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IRFS Weeknotes #134

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Olivier Thereaux | 16:21 UK time, Friday, 8 February 2013

I haven’t been around the office much this week, and my attempts to glean photographic evidence of what had happened in my absence provided me mostly with very puzzling material.

Thus, volunteering to work on our weeknotes was a rather selfish way to know a little more about what the team had been up to: new radio functionality in snippets, the world service archive taken over by radio drama enthusiasts, internet of things, conferences, website, and more!

Photo: There might be popular programes about... squirrels

The problem with squirrels


Along with bug fixing and improvements to the existing site, Team Snippets has started the first phase of our new Radio functionality. This is the ability to quickly search radio shows by programme description, contributor and episode title and then facet those results.

Matt H has been collecting data on the project, and James has been working on the transcode service.

The big internal debate this week was on the best way to present this functionality - do you force users to pre-select or do you combine search results from all the datasets? Next week we’ll be roughing out the work in anticipation of prototyping effort in an upcoming sprint.

Photo: ... through the archive

... through the archive

World Service Radio Archive Prototype

Tristan and Michael have been watching with fascination our World Service archive prototype being picked up by the radio drama community, starting with someone creating a curated collection of the radio drama and plays in there.

Photo: working on the R&D website

Andrew N, hacking on the website

R&D Website

Work is continuing on the R&D website. Akua has been patiently editing content, while Chris Needham authored pages for some of our past projects, notably RadioVIS.

Meanwhile, Andrew has been refactoring the CSS on the R&D website and making use of Microsoft’s recently upgraded testing options.

Photo: cables and remotes

The Internet Of Cables

Internet of Things, Radios and other devices

Jasmine sent me an enthusiastic summary: "This week", she writes, "we have been scoping, exploring, building. We are in an initial phase of research into building a connected sharing and saving device for radio listeners."

This has sparked the exploration of how a single-touch contextual interface (with feedback) could be embedded in BBC programming, and as a route to network/ brand engagement.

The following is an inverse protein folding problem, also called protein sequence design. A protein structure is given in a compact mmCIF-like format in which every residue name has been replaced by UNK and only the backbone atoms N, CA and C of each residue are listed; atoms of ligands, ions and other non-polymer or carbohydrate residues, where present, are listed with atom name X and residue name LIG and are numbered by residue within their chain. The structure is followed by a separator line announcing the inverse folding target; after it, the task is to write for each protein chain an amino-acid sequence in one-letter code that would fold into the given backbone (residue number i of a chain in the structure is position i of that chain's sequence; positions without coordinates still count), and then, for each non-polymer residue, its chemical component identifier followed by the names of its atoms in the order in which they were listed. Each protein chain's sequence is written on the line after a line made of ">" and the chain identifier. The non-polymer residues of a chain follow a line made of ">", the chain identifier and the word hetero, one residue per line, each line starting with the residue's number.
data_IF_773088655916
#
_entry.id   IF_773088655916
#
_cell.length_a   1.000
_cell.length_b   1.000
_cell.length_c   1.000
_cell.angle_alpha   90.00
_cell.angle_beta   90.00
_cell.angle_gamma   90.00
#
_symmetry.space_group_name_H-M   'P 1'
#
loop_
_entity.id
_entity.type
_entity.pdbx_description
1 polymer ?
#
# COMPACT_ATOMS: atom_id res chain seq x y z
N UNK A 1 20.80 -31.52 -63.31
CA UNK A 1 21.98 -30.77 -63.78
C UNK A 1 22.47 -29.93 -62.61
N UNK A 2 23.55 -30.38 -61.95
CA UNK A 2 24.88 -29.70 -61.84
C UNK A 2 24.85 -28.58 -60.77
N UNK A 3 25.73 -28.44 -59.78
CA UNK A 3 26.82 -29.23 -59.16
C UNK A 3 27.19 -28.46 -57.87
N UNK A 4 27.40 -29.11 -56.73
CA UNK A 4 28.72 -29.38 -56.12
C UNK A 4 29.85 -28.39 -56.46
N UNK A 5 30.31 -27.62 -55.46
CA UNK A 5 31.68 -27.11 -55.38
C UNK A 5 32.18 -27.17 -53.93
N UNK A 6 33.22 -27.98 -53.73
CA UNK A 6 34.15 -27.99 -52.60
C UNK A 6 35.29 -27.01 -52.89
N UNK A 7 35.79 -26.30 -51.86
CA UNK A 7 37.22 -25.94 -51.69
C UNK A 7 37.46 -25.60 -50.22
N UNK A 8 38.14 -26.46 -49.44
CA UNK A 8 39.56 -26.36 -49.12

We've also been testing and networking microcontrollers via bluetooth.

Also in hacking-devices-land, James is off to the European Broadcasting Union’s Radiohack event in Geneva on Monday to talk about an open source radio contribution link tool (OpenOB), Raspberry Pi radio development, and to learn more about some other projects being undertaken by the maker/hacker community to make radios.

Talks and Conferences

on Thursday, I joined Jory of html5audio.org on stage at the AES “Audio for Games” conference.

We kept our talk about the history of audio on the web to a minimum, preferring to spend most of our hour slot showing cool demos such as Step Daddy, the Infinite Jukebox or Fist Pumper... Most of which currently only work in Chrome by the way, and the latter on iOS6 devices - but the fact that these are using an upcoming standard still being implemented by other browser engines was, well, the point.

Pete has been helping to prepare a presentation for the British Library ‘Opening Up Speech Archives’ conference, which he is attending with Chris Lowis and Theo today.

Photo: Open

Lest we forget

In Other News...

  • Matt Haynes has also been helping BBC News stabilise their triplestore for the next round of “Labs” prototyping.

  • Andrew N has been thinking about tools to wireframe TV-like experiences using laptops, web browsers and remote controls.

  • Tristan, Michael and others had a meeting with the Netherlands Institute for Sound and Vision (Nederlands Instituut voor Beeld en Geluid): lots of crossover with their work on making archives available and useful online.

  • Barbara, ChrisG and others have been working on the preparation for phase 2 of the FI-Content mega-project. This apparently involved a marathon-like teleconference. Oh, European projects have all the fun...

Our curator of links this week is... Tristan:


  • Comment number 1.

    I'm curious to know how the radio snippets dilemma plays out - personally I think the best approach is combining the search results from all the datasets available. May I ask what is the expected launch date of this functionality?

  • Comment number 2.

    Hi Michelle,

    Thanks for your interest in the Snippets project. We've come to the same conclusion as you. Users increasingly expect a 'Google-like' experience from applications (i.e. a single search box that magically anticipates what you're looking for). However, all design is compromise and what you gain in simplicity you can often lose in functionality. For example, we might assume that a user searching for 'Jeremy Clarkson' is interested in programmes starring him (and so prioritise these shows in the results) when, in fact, they're actually interested in programmes that mention him. There are ways round this, but what you sometimes end up doing is moving complexity from pre-search selection to post-search filtering. A really interesting challenge to have, though.

    In terms of timings, we're aiming to have Phase 1 of Snippets for Radio live in early April. As Snippets is an R&D prototype system it's only open to authorised BBC-staff. However we may be presenting our work at conferences later in the year and hopefully it'll inform the BBC's public-facing work down the line.

    Rob, Project Lead, Snippets


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